This is a 1946 photo of the Chicago pile team with Leona Woods, the sole woman on the team.
Leona Woods (1919-1986) was an American physicist who helped build the first nuclear reactor and the first atomic bomb.
At age 23, she was the youngest and only female member of the team which built and experimented with the world’s first nuclear reactor, Chicago Pile-1 (part of the Manhattan Project), in a project led by her mentor Enrico Fermi. In particular, Woods was instrumental in the construction and then utilization of geiger counters for analysis during experimentation. She was the only woman present when the reactor went critical.
After the war, she became a fellow at Fermi’s Institute for Nuclear Studies. She later worked at the Institute for Advanced Studies in Princeton, New Jersey, the Brookhaven National Laboratory, and New York University, where she became a professor in 1962. Her research involved high-energy physics, astrophysics and cosmology. She later became a professor at the University of Colorado, and a staff member at RAND Corporation. In later life she became interested in ecological and environmental issues, and she devised a method of using the isotope ratios in tree rings to study climate change. She was a strong advocate of food irradiation as a means of killing harmful bacteria.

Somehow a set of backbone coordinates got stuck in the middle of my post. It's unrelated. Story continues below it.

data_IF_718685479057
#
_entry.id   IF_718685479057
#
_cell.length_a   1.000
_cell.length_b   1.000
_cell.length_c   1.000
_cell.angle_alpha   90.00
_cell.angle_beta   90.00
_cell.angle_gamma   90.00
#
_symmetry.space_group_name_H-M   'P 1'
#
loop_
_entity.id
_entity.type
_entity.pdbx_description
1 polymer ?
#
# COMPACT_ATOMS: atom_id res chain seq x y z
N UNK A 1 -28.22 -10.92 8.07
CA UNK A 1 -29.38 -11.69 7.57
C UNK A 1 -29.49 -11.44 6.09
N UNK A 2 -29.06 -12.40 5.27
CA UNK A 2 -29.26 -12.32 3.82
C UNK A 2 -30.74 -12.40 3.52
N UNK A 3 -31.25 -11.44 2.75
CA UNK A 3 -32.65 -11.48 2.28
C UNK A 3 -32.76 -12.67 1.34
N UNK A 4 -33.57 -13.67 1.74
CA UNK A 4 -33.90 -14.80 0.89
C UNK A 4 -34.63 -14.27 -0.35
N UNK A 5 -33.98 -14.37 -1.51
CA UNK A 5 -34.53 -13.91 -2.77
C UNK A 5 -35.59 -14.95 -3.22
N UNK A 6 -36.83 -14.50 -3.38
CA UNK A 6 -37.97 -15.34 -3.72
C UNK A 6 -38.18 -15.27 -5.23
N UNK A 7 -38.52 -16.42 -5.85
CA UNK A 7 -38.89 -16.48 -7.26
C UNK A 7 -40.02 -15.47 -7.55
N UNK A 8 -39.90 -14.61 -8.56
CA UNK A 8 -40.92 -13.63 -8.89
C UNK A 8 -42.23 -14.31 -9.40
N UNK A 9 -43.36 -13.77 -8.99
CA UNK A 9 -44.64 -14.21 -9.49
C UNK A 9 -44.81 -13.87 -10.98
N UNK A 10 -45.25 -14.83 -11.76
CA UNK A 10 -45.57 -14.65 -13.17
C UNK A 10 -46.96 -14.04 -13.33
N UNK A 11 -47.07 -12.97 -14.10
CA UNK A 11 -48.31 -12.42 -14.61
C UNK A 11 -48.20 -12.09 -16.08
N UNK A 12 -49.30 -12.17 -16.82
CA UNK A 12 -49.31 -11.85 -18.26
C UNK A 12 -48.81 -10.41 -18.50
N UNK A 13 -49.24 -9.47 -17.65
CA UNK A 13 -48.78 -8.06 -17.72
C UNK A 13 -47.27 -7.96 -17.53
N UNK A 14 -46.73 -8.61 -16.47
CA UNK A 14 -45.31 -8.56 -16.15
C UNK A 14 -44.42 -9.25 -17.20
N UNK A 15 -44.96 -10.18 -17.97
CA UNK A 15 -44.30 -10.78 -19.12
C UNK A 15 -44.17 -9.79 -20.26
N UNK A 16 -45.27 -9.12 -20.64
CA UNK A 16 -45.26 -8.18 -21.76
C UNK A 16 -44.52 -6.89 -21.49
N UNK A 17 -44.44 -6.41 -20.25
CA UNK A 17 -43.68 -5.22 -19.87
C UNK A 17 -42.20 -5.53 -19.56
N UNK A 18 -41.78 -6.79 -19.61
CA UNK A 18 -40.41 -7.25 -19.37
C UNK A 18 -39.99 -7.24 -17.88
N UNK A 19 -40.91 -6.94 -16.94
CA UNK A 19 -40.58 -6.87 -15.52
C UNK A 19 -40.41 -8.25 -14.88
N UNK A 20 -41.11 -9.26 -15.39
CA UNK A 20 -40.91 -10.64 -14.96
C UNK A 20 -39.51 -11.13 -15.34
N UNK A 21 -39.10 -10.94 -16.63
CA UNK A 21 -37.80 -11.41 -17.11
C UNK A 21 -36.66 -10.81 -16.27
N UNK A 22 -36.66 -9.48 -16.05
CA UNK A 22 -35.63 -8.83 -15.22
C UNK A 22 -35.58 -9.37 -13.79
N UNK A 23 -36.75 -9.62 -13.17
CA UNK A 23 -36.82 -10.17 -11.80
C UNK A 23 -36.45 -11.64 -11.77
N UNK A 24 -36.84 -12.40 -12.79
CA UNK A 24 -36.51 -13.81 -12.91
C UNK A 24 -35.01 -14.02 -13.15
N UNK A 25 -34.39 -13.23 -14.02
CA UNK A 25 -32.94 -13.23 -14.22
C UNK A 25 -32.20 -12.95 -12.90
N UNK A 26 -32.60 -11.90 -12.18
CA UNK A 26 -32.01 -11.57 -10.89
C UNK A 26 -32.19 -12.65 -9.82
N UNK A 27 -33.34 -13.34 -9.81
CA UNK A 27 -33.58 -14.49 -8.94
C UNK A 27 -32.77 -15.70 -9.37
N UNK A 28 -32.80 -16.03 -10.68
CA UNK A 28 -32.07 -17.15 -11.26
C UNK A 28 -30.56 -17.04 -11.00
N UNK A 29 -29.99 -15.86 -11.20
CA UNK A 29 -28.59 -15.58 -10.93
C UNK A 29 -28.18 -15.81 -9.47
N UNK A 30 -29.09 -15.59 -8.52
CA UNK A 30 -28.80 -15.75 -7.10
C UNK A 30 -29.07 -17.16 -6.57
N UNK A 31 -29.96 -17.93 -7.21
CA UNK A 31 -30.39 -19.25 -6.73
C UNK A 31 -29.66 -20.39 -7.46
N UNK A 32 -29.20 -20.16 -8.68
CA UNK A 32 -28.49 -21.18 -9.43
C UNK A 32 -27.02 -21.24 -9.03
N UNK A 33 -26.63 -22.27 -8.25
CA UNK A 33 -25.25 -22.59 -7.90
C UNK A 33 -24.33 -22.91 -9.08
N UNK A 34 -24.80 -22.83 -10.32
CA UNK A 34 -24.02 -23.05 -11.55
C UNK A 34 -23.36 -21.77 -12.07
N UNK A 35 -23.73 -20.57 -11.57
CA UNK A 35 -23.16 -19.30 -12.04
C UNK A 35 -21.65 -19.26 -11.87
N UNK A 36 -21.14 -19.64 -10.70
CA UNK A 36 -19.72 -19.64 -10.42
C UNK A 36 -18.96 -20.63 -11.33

She also graduated from high school at age 14, and received her BS in chemistry from the University of Chicago in 1938, at the age of 19.
When asked years later about her involvement with the Manhattan Project, she said: “I have no regrets. I think we did right, and we couldn’t have done it differently. Yeah. I know it has been suggested the second bomb, Nagasaki, was not necessary. The guys who cry on shoulders, when you are in a war, to the death, I don’t think you stand around and ask, “Is it right?”